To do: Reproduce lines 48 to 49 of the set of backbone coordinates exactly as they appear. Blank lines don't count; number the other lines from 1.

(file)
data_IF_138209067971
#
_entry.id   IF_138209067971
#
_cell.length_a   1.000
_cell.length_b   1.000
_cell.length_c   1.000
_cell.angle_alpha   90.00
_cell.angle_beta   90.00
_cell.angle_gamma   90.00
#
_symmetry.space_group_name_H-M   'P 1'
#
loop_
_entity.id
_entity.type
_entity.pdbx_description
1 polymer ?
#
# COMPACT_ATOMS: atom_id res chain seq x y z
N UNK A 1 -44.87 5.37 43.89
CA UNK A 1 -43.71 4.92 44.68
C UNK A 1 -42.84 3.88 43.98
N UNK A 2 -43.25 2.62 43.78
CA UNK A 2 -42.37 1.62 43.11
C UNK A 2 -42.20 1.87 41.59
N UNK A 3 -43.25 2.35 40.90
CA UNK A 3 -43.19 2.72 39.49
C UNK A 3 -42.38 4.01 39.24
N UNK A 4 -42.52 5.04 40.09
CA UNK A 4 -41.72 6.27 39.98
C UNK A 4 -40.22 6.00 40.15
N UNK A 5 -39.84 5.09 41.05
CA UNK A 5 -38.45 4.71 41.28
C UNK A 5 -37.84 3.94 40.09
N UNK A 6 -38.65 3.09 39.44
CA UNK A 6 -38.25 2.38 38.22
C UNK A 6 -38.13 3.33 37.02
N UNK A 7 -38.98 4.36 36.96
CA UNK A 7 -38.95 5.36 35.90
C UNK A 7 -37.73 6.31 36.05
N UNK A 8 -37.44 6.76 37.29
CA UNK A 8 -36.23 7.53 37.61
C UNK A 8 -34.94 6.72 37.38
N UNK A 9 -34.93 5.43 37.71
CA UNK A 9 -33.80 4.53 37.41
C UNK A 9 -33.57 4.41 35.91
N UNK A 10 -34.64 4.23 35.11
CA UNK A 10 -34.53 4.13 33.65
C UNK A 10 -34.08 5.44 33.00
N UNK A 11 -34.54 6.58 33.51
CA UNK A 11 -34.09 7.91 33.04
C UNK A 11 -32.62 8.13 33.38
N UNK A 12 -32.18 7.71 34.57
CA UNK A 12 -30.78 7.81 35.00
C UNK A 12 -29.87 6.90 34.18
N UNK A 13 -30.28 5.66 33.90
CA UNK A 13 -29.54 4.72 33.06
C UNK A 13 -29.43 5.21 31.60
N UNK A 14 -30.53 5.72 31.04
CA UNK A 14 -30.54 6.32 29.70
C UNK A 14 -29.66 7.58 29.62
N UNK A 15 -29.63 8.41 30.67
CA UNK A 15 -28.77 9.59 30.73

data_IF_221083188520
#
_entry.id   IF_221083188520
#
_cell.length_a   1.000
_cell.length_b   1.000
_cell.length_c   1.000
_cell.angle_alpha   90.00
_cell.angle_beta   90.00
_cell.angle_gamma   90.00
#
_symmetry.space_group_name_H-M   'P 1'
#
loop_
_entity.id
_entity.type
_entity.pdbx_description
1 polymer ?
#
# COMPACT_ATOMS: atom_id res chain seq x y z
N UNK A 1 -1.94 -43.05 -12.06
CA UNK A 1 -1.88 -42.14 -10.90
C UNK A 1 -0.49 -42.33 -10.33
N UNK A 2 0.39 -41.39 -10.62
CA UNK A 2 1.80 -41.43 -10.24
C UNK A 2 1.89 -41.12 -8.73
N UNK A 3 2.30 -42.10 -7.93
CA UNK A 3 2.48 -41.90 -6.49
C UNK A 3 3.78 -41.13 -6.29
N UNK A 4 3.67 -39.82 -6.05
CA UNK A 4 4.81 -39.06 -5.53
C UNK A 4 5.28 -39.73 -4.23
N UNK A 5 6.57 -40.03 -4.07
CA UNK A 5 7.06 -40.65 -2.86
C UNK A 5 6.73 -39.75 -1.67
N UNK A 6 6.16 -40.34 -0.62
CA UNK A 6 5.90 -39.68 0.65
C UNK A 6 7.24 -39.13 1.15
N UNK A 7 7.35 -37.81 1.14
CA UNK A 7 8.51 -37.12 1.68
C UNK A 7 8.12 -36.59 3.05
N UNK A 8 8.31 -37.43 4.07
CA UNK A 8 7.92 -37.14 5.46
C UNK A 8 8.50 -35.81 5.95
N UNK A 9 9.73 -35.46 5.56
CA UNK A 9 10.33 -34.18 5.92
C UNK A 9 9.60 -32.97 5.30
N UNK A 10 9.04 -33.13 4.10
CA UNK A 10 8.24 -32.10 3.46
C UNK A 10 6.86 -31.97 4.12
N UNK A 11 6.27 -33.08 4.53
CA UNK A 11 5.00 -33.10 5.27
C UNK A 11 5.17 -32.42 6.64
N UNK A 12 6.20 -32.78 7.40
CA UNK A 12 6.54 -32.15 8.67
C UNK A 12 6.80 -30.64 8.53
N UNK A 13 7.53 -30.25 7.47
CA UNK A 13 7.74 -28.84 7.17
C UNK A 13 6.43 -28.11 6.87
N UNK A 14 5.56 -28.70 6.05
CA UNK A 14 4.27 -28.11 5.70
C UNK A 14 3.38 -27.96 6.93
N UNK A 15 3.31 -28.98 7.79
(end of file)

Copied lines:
N UNK A 10 -34.64 4.23 35.11
CA UNK A 10 -34.53 4.13 33.65